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Ranger with closed sign; snowy car

Stateline: January 2010

Illustration of person in bed and can of bug spray

Snow Peril 

Drivers in New Jersey now must make reasonable efforts to remove snow and ice from their vehicles before driving or face fines if falling ice or snow causes injury or damage to another driver. “One inch of snow or ice coming off the back of a tractor-trailer packs with it the equivalent force of almost a ton,” says Assemblyman John Wisniewski, a sponsor of the bill. Opponents argue the new law is on a slippery slope and can’t be enforced. Fines will go toward a public awareness campaign of the potential dangers.

No Privacy

Private e-mails sent to a federal government employee are not private, according to a recent legal opinion from the U.S. Department of Justice. Both recipients and senders should have no expectation of privacy if the e-mail is opened by a federal employee logged into a work computer network. Federal workers are notified when they log into their computers that the Department of Homeland Security is monitoring them for malicious intrusions, satisfying the rule that one party must have consented to possible monitoring.

Teacher Blues

A new poll shows that two of five teachers are “disheartened” with the profession. “You’re simply asking an individual to do more than is humanly possible,” Tom Carroll, president of the National Council on Teaching and America’s Future, told Education Week. The survey of 890 teachers across the country by Public Agenda and Learning Point Associates grouped the teachers into three main categories: disheartened (40 percent), contented (37 percent) and idealists (23 percent). Disheartened teachers were more likely than the others to say that students with behavior problems were disruptive, too much testing was a major disadvantage, and principals were not supportive.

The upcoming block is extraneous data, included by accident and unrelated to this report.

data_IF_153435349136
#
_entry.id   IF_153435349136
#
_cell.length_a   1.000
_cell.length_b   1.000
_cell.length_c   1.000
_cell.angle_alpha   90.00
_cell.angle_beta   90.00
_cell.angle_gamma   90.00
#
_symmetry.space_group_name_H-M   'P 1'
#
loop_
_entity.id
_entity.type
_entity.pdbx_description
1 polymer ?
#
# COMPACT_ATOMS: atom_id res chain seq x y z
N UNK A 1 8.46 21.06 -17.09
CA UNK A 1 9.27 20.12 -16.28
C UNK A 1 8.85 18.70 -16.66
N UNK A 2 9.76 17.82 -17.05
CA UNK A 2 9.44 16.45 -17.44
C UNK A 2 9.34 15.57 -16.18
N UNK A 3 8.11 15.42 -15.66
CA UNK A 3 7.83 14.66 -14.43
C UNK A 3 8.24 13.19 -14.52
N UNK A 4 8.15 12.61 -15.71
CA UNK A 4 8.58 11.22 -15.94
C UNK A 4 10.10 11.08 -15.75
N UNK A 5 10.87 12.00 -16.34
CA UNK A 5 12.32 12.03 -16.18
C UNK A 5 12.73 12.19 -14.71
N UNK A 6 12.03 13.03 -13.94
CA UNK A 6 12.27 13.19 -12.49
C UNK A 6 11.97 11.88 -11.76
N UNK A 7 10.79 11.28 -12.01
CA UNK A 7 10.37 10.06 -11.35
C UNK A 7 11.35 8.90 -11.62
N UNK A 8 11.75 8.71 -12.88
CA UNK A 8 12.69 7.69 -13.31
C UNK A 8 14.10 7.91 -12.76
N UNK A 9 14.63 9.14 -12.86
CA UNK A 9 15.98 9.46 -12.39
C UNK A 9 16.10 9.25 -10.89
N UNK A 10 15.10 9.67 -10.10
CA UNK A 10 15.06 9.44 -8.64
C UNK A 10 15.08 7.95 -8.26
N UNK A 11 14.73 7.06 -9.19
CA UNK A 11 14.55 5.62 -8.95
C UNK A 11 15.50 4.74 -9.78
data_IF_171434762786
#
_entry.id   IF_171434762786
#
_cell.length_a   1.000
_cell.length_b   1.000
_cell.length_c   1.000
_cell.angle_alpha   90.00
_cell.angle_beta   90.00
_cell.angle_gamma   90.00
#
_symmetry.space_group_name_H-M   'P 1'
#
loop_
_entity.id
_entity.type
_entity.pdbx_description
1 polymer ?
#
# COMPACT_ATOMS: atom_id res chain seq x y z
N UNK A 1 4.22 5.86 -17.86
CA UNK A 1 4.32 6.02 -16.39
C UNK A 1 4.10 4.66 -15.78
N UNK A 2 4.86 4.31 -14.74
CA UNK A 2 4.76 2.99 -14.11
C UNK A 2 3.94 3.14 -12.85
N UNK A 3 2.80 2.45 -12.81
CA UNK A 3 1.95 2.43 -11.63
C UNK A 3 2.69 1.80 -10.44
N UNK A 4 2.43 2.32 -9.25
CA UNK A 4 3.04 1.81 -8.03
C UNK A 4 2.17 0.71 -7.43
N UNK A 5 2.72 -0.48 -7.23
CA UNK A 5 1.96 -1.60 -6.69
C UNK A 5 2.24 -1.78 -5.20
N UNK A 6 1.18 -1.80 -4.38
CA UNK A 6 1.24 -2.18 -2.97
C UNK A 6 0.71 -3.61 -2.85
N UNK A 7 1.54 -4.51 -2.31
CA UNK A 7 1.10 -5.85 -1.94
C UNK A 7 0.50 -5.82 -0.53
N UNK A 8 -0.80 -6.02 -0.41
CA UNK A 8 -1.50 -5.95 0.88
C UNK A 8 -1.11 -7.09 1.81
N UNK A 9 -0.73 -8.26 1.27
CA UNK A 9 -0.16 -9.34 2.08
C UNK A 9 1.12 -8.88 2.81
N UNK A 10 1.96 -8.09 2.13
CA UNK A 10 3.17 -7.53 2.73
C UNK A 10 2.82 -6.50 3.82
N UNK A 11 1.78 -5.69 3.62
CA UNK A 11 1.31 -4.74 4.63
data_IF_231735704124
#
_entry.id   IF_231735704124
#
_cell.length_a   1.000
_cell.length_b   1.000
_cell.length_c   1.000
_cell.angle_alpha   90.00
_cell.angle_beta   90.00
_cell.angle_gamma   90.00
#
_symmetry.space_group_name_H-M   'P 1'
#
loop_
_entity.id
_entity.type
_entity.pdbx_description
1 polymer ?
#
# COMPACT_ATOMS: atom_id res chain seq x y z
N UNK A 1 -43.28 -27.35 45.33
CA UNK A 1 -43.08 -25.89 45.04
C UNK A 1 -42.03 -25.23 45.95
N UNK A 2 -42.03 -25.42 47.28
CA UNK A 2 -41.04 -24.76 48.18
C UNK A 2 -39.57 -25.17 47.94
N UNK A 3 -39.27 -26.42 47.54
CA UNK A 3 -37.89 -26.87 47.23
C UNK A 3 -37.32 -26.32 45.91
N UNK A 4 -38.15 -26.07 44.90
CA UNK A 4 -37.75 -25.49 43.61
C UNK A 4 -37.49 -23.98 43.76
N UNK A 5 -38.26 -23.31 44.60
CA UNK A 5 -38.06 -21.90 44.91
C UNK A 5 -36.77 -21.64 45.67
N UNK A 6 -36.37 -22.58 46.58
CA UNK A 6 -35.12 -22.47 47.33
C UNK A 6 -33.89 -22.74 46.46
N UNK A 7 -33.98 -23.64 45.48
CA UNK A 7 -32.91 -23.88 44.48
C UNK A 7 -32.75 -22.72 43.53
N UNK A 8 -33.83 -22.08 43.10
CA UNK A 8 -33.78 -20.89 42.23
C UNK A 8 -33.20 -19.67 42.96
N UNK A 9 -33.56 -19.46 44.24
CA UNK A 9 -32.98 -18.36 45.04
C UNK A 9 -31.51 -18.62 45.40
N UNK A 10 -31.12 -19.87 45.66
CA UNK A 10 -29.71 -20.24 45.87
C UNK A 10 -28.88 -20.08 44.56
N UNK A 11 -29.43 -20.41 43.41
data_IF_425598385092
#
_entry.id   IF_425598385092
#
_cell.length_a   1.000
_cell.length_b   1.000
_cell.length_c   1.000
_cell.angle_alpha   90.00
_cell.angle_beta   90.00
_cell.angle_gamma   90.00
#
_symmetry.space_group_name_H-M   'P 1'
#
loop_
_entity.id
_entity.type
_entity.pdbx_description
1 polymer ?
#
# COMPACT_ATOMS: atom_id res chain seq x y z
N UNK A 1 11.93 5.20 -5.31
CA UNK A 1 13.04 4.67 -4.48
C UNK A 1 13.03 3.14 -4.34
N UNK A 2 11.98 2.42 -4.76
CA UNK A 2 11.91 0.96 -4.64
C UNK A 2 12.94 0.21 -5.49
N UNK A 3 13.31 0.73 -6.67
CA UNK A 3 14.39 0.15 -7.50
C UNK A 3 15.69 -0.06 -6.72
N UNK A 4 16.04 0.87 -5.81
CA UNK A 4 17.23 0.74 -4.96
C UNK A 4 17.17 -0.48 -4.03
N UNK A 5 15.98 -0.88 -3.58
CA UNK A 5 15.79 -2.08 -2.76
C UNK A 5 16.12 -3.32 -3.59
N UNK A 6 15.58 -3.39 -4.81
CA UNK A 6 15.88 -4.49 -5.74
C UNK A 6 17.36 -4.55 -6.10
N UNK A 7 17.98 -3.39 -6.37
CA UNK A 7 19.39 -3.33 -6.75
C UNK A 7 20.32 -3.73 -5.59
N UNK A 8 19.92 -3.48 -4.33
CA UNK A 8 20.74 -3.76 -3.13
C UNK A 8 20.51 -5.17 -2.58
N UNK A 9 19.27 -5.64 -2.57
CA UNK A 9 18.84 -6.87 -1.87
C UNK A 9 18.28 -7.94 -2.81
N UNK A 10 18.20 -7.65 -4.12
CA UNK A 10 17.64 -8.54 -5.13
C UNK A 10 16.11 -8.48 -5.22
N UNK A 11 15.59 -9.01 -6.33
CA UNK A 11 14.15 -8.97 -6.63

Honey of a Deal

Florida became the first state (and maybe the first in the world) to ban additives in honey. The sweet liquid produced from bees regurgitating nectar must now be 100 percent natural. Manufacturers, processors or sellers found with impure honey face “stop sale” orders. Repeat offenders face fines of up to $500. Florida is the fourth leading honey-producing state. Beekeepers made more than $15 million in 2008 and employed more than 500 Floridians. The buzz about adulterated honey from overseas led to the new rule.

Bugs in Bed

Faced with a budding invasion of bedbugs, Ohio has asked the federal government for permission to use a pesticide—Propoxur—not approved for use in homes, although it is used in commercial buildings, on crops and in flea and tick collars for pets. “We are in dire straits, and we need help,” Matt Beal, of the state Department of Agriculture, told The Columbus Dispatch. More than a dozen other states support the request.

Padlocked Parks

State parks in California are harder to enjoy these days with toilets padlocked, campgrounds blocked, trash cans gone, lifeguards missing and hiking trails closed. The state hopes to save $14.2 million by eliminating these services in some state parks. “Obviously, all this is going to impact the visitor’s experience,” Jerry Emory, spokesman for the California State Parks Foundation, told The New York Times. The cutbacks began last November.